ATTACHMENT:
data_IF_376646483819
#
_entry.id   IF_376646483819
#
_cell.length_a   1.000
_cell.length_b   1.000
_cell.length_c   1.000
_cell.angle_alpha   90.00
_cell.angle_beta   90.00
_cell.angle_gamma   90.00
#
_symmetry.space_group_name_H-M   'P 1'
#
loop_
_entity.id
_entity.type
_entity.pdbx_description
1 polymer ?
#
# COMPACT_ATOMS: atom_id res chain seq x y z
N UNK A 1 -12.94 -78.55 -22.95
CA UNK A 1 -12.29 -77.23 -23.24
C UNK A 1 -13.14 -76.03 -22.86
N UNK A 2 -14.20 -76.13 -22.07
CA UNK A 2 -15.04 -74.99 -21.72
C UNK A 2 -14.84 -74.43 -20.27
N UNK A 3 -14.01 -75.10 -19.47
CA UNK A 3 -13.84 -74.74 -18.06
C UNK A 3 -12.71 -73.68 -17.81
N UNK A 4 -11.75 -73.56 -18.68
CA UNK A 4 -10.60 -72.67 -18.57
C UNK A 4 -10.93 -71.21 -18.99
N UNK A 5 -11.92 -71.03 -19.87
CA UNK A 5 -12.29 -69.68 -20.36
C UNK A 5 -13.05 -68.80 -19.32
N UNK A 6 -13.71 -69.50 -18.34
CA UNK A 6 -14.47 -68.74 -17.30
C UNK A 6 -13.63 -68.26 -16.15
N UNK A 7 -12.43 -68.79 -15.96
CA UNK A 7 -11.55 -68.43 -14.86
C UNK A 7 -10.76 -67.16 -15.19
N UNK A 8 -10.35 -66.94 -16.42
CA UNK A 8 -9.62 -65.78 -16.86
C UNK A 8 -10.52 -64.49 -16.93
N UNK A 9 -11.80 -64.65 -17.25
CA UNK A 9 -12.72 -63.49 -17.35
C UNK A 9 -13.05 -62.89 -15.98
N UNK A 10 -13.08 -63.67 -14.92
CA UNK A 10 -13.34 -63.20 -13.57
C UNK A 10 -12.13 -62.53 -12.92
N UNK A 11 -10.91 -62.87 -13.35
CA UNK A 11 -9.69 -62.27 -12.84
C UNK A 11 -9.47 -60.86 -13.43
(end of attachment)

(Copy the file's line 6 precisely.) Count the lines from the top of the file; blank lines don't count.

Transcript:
_cell.length_b   1.000